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Cap U wants public to help plan future

Christine Wood Photo

Capilano University student liason officer Sarah Ward asks participants to answer four key questions that will influence future planning at the campus in Sechelt.

Capilano University is creating an academic plan to guide the Coast’s only post-secondary institution for the next 50 years and the public is invited to take part.

The university on Inlet Avenue in Sechelt was a college from 1977 until 2008, when it received a university designation. Most universities have an academic plan that envisions where the school will be in the next five to 50 years, and Capilano University is forming theirs now.

“I would say we’ve just been kind of discovering our identity as a university and kind of discovering what’s next, and so now, five years in, we’re getting a little more of a solid idea who we are and a foundation from which we can vision much further into the future,” said Sarah Ward, Capilano University student liaison officer.

She led a brainstorming session with interested community members at a town hall on Nov. 28 and about 20 people took part. They were split into working groups and asked to answer four questions: Who will come to Capilano University? Why will they come? How will the school prepare them for success? How will they describe the university to others?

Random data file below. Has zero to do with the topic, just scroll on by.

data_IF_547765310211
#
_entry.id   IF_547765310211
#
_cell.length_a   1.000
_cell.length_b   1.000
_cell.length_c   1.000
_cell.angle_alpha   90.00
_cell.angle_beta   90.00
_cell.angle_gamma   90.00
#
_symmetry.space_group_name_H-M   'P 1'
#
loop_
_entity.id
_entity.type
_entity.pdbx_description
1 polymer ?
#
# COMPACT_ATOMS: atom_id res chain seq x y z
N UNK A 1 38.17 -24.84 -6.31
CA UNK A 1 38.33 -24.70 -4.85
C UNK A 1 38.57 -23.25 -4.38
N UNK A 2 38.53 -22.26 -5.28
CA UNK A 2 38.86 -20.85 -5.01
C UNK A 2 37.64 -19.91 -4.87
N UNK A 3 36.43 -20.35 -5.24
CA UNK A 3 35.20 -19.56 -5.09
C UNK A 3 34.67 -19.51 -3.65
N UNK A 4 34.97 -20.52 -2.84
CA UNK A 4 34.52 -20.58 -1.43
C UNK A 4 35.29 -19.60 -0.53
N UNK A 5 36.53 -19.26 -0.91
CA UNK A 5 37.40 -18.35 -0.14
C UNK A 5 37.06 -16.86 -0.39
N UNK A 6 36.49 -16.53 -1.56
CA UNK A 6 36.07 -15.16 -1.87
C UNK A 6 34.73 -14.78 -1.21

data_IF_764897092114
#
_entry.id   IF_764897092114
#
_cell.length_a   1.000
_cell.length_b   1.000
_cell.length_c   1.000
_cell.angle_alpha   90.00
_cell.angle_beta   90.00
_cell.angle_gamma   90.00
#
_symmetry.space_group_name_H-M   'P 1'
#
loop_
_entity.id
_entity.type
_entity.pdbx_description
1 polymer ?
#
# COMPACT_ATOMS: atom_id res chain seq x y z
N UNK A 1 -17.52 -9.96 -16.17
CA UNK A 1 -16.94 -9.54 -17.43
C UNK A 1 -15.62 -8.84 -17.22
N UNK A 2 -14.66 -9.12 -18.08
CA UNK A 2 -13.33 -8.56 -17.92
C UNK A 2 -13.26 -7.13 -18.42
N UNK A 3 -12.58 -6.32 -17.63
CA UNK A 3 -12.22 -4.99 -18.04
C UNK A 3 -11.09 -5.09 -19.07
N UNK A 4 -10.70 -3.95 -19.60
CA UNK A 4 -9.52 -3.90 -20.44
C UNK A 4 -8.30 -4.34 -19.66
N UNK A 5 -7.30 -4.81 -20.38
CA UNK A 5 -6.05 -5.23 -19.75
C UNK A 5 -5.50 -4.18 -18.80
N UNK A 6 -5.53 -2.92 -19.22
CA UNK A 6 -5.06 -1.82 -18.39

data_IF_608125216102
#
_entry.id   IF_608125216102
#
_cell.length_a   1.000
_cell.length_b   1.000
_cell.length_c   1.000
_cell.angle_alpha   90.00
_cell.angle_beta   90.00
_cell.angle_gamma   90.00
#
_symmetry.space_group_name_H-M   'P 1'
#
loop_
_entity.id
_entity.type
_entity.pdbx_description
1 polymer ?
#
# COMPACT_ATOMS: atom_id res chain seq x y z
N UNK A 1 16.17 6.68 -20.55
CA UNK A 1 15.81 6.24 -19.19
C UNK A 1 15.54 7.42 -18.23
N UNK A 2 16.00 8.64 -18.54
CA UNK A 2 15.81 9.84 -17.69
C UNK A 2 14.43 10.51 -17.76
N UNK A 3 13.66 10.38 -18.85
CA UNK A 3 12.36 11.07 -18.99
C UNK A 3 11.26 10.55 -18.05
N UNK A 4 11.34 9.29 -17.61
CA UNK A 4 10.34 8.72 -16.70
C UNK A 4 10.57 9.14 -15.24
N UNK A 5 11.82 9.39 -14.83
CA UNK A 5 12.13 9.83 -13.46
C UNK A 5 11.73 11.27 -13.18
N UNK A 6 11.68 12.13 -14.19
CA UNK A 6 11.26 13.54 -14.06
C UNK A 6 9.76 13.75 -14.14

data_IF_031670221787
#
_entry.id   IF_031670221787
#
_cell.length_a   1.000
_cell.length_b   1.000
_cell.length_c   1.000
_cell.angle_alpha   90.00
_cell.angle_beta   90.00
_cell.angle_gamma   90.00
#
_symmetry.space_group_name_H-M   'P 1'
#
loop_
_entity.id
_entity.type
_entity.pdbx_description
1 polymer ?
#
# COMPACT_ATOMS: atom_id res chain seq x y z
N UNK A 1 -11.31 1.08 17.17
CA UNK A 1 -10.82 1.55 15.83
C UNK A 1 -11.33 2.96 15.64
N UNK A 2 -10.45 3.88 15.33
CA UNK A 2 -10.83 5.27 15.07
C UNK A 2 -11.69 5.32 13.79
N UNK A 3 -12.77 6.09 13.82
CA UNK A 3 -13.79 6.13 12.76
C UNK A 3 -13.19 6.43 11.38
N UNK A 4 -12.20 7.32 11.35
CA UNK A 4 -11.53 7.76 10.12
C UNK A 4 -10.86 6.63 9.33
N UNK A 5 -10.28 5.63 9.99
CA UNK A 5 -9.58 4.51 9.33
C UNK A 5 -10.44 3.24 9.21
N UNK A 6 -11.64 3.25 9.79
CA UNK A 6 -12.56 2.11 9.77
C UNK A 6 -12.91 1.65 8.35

Many envisioned the university as learner-focused and attracting those who want to upgrade their education or learn new skills. Thoughts about who would attend in the future included everyone from teenage graduates to senior citizens and it was felt the local university would draw students from off Coast as well through innovative course offerings.

When asked why students would come to Capilano University, ideas included the draw of smaller class sizes and more personalized instruction, specialized courses, the welcoming community and affordable housing options.

Attendees felt Capilano University would prepare students for success by offering computer literacy courses and other relevant programming, through providing opportunities for students to practise their skills and by offering personal and academic counselling.

When asked how students would describe the university to others the term “friendly” made its way onto everyone’s list.

Other descriptive words included supportive, innovative, unique and intimate.

The lists compiled through the brainstorming session will form part of the draft academic plan along with feedback garnered online through www.capi
. Ideas can also be submitted by email to academicplanning@

Information from the public will be gathered until Dec. 15 and then a rough draft of the academic plan will be put together.

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